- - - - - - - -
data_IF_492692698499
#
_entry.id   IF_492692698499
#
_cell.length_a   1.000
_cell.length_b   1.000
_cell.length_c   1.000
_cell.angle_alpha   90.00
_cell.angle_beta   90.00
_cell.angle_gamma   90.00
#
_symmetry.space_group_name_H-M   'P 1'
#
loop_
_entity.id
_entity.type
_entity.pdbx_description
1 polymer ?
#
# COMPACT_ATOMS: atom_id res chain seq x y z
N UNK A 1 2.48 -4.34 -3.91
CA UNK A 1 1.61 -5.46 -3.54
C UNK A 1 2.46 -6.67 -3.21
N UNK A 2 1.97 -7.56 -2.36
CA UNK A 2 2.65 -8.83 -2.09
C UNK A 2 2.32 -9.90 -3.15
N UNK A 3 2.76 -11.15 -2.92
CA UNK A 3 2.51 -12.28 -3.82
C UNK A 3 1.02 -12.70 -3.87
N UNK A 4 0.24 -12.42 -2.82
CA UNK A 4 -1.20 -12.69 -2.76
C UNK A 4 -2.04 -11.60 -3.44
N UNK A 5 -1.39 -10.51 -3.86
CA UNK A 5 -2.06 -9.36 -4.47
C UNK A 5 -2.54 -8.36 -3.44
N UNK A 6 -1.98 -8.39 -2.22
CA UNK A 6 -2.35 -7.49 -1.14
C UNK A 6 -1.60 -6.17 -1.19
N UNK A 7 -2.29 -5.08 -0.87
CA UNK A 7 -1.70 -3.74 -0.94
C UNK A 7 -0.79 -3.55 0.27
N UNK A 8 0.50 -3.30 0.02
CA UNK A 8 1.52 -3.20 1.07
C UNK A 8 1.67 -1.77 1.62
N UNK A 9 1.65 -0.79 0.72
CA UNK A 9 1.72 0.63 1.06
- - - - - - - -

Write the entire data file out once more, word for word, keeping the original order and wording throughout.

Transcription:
data_IF_492692698499
#
_entry.id   IF_492692698499
#
_cell.length_a   1.000
_cell.length_b   1.000
_cell.length_c   1.000
_cell.angle_alpha   90.00
_cell.angle_beta   90.00
_cell.angle_gamma   90.00
#
_symmetry.space_group_name_H-M   'P 1'
#
loop_
_entity.id
_entity.type
_entity.pdbx_description
1 polymer ?
#
# COMPACT_ATOMS: atom_id res chain seq x y z
N UNK A 1 2.48 -4.34 -3.91
CA UNK A 1 1.61 -5.46 -3.54
C UNK A 1 2.46 -6.67 -3.21
N UNK A 2 1.97 -7.56 -2.36
CA UNK A 2 2.65 -8.83 -2.09
C UNK A 2 2.32 -9.90 -3.15
N UNK A 3 2.76 -11.15 -2.92
CA UNK A 3 2.51 -12.28 -3.82
C UNK A 3 1.02 -12.70 -3.87
N UNK A 4 0.24 -12.42 -2.82
CA UNK A 4 -1.20 -12.69 -2.76
C UNK A 4 -2.04 -11.60 -3.44
N UNK A 5 -1.39 -10.51 -3.86
CA UNK A 5 -2.06 -9.36 -4.47
C UNK A 5 -2.54 -8.36 -3.44
N UNK A 6 -1.98 -8.39 -2.22
CA UNK A 6 -2.35 -7.49 -1.14
C UNK A 6 -1.60 -6.17 -1.19
N UNK A 7 -2.29 -5.08 -0.87
CA UNK A 7 -1.70 -3.74 -0.94
C UNK A 7 -0.79 -3.55 0.27
N UNK A 8 0.50 -3.30 0.02
CA UNK A 8 1.52 -3.20 1.07
C UNK A 8 1.67 -1.77 1.62
N UNK A 9 1.65 -0.79 0.72
CA UNK A 9 1.72 0.63 1.06